The Royal Parks are currently installing cobble rumble strips on a popular cycling route to prevent cyclists travelling more than 12mph.
Mount Walk, in Kensington Gardens, West London, is a shared space path with pedestrians, currently used by up to 900 cyclists per hour. It will become part of Transport for London (TfL)’s Central London Grid – a network of cycle routes across central London – and joins up with the new East-West Cycle Superhighway on West Carriage Drive.
According to a study by Atkins consultants carried out for the Royal Parks, in six hours on a Tuesday 70 per cent of cyclists were found to exceed the “design speed” of 12mph for Mount Walk, with 60 of 2,214 cyclists travelling at more than 18mph. The Royal Parks hope the cobbles will reduce conflict as cycling numbers increase, but campaigners fear these can become slippery in the rain and say seeking an alternative route away from pedestrians and motor traffic could be a better solution.
The Royal Parks’ website explains: “Mount Walk is currently a very popular cycle route with up to 900 cyclists an hour using the route during peak times. This number is predicted to increase as more people choose to cycle in the parks.
“Due to its popularity this route experiences high volumes of cyclists, pedestrians and other park users and sometimes this congestion leads to conflict. There are also issues with excessive cycling speeds making some park users feel vulnerable.”
The Royal Parks says because of historic trees lining the path it is not possible to widen it to separate pedestrians and cyclists. The role of the cobbles is to provide a “tactile and visual reinforcement of the concept of shared space and promote considerate use of the pathway”.
However, the London Cycling Campaign’s infrastructure campaigner, Simon Munk, said cobbles can become slippery in the rain and suggested a better approach may be to find a safe alternative route, separate from pedestrians and motor traffic.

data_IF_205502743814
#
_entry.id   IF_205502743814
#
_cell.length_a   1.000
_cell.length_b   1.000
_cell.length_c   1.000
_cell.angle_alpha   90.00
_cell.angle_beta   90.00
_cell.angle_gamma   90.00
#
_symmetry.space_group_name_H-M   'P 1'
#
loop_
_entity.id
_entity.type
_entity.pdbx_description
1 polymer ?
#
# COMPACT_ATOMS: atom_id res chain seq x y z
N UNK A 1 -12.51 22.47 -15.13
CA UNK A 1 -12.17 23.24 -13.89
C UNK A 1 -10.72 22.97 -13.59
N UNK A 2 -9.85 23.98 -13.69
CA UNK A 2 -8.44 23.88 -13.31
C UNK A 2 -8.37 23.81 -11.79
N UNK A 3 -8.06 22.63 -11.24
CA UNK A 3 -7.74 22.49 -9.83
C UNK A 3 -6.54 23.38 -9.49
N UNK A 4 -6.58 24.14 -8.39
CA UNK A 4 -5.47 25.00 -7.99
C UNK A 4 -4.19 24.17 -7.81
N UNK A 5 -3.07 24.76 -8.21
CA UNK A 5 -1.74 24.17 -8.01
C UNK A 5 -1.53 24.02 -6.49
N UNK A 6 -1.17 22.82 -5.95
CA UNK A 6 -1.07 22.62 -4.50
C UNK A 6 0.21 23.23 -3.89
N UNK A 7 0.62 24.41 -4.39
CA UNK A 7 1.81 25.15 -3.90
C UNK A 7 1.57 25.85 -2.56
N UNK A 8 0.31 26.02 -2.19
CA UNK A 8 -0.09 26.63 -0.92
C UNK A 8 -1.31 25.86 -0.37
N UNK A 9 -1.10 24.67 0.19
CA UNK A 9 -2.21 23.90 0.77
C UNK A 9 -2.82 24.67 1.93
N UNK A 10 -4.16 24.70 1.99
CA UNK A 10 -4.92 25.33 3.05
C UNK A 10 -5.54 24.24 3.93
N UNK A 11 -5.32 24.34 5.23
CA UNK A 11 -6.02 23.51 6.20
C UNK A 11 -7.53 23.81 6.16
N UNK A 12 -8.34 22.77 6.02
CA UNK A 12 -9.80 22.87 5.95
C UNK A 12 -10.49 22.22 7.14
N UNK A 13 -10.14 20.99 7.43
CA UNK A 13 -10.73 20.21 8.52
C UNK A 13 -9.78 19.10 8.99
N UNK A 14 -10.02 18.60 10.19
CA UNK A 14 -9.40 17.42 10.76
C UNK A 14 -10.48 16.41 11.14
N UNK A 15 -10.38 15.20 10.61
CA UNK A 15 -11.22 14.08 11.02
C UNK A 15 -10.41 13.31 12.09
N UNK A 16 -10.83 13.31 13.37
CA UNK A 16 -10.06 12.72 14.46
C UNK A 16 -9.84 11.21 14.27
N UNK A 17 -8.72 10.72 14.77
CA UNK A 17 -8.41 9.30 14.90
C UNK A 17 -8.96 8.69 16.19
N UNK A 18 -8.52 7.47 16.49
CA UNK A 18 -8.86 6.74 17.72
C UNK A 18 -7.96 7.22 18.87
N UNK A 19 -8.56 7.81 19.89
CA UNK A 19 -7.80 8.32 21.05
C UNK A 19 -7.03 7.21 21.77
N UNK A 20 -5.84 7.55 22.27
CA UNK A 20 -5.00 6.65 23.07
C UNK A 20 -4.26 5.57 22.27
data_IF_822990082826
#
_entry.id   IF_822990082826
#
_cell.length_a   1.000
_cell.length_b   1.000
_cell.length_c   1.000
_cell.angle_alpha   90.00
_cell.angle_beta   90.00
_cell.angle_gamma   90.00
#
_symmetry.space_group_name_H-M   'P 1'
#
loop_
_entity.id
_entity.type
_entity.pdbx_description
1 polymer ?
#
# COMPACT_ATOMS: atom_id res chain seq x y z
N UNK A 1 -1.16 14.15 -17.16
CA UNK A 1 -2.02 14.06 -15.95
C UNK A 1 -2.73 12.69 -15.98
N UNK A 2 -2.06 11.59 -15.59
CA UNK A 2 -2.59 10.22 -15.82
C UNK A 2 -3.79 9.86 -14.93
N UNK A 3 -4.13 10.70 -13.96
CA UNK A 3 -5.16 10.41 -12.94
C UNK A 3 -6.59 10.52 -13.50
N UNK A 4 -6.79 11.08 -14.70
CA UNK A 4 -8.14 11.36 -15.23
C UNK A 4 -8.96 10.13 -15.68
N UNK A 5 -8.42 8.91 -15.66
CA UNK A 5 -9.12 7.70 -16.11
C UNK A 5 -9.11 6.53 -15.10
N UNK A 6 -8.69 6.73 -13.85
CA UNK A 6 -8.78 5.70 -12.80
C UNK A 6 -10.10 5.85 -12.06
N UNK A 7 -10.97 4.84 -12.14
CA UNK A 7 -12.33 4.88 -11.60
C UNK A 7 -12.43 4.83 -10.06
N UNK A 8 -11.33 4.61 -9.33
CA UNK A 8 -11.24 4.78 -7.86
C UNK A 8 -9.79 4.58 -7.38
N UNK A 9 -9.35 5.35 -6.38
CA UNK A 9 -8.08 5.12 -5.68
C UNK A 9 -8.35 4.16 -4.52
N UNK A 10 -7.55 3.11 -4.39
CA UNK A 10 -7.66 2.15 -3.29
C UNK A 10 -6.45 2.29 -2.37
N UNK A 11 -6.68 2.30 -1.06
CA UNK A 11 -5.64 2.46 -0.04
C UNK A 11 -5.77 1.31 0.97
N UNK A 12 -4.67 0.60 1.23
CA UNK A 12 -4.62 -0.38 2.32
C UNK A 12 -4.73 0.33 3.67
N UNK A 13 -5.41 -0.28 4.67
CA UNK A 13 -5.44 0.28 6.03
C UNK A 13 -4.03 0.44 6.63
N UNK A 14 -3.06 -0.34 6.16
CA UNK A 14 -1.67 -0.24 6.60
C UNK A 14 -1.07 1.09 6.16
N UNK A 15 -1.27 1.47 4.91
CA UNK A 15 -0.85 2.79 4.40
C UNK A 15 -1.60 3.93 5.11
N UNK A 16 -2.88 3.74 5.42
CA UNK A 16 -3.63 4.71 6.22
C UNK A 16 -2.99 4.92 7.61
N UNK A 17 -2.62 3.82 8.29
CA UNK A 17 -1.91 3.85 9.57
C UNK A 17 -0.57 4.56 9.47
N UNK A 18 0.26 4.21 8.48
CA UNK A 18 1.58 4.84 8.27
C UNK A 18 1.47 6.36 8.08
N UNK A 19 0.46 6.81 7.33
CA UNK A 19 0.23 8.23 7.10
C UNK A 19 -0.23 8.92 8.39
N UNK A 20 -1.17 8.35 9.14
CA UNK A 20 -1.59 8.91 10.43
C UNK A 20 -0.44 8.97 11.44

He told road.cc: “The parks are popular because they provide alternatives to busy main roads nearby with no good cycling facilities – if the main roads nearby were appropriately tackled, we might see far fewer ‘commuter’ cyclists using the parks and more ‘leisure’ cyclists instead on this route.”
“900 cyclists per hour indicates this is a strong ‘desire line’ – and the issue here is then whether there are alternative routes through the park that would be better to enable easy cycling or that pedestrians could use instead.”
Last week it was announced Regents Park’s Outer Circle, also one of London’s Royal Parks, would see four raised cobbled tables introduced as part of Cycle Superhighway 11 work, which local cycling clubs objected to.
Munk says the main concern with cobble strips is their maintenance, whether they become slippery in the rain, and how they affect cyclists with narrow tyres and kids on bikes.
Pedestrian priority signs will also be installed along the route, which is closed between 4 January and 22 February while works take place, with cyclists routed onto a busy main road in the meantime.
Kensington and Chelsea Cycling Campaign's Martin Carr, who used to commute along Mount Walk, told road.cc: "Most cyclists are considerate and understand how to behave on shared spaces, but I understand that some conflicts have occurred. I did once witness a cyclist have a bad fall after colliding with a dog on this route.
"If CS9 were built along Kensington High Street and Kensington Gore, it would relieve pressure on this route. However, ths is not currently planned due to objections from K&C (Kensington and Chelsea) Council.
"I will reserve judgment on whether I like the rumble strips until I can test them msyelf."